The 2002 Problem Solving Study

Jason Bennis, Lynn Steiner and Wesley G. Skogan

This paper documents a field study that produced an independent assessment of the success of Chicago police in solving problems. Problem solving is one of the key components of CAPS, the city's community policing program. Police and neighborhood residents were trained to tackle these problems using a five-step process, and the department's new information systems produce data for planning and evaluating their efforts. This study focused on the most commonly identified priority beat problems. Interviews, field observations, and archival data were examined to (a) reconstruct what actions police and residents took at each site, and to (b) assess the success of their problem-solving efforts, on several dimensions. The research was completed in 68 sample beats. A total of 142 interviews were conducted with police officers and 136 with informed residents. A total of 419 forms that systematically assessed the extent of problems and police or resident crime prevention efforts were completed. The observers themselves inspected the problem sites on 428 occasions, spending a total of 569 hours observing events and conditions there. The fieldwork component of the study was supplemented by statistical analyses of quantitative time series data on crime and calls for service. This aspect of the study is described in the forthcoming CAPS-27.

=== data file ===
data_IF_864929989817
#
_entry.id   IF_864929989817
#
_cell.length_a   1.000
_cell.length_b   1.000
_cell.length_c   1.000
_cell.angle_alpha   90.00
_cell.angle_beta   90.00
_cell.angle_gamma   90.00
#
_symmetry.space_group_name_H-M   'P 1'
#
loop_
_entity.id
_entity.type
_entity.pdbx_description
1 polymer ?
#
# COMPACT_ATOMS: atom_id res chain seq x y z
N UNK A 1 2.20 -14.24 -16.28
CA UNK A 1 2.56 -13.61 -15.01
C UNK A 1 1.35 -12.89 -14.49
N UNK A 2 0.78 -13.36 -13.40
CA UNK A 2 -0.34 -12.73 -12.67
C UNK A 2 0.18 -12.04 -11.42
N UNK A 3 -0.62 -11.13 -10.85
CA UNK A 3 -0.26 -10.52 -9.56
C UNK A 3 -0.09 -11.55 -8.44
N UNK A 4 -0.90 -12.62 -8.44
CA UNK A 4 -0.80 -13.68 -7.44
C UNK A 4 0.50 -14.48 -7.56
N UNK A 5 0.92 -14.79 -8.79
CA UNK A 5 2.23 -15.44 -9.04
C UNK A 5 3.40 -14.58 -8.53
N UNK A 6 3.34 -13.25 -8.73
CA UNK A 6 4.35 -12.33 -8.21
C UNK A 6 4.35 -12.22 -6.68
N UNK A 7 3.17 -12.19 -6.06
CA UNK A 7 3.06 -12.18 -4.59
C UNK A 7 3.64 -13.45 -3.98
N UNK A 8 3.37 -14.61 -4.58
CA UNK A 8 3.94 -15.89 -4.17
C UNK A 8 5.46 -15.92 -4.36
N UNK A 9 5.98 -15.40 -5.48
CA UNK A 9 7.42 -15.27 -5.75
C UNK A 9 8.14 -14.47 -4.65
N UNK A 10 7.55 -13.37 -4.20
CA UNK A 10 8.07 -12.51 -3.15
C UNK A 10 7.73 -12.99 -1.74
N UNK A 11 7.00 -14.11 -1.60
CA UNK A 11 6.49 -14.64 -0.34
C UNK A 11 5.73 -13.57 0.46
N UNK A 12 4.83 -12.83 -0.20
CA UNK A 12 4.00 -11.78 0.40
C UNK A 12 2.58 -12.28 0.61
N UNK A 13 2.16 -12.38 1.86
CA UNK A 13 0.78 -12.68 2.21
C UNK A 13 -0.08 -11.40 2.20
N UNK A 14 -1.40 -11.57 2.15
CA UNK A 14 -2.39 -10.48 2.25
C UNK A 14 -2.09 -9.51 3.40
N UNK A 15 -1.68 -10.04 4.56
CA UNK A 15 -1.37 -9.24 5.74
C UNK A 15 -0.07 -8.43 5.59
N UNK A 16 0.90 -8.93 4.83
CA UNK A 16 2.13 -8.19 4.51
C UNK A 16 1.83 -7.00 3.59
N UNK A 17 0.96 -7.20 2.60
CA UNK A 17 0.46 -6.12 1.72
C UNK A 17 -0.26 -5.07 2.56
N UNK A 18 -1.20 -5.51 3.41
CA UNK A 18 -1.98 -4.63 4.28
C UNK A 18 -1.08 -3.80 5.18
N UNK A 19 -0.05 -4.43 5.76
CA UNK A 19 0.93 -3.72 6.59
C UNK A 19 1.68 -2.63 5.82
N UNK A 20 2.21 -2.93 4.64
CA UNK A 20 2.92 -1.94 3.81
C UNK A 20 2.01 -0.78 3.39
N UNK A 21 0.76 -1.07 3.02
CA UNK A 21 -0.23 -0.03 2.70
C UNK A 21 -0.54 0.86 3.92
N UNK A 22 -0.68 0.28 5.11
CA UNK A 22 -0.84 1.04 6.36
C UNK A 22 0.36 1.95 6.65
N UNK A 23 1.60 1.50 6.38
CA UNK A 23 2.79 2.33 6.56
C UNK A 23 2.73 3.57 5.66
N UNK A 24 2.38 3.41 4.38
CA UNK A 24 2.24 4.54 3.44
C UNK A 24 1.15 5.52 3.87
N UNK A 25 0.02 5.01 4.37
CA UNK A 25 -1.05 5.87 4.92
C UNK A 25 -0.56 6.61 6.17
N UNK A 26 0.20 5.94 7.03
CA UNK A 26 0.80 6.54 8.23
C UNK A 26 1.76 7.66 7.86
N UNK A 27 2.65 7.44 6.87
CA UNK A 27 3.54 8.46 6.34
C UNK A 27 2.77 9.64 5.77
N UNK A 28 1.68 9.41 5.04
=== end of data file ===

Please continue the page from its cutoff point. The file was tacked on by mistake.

The paper includes all of the observation forms and survey questionnaires used in the study.

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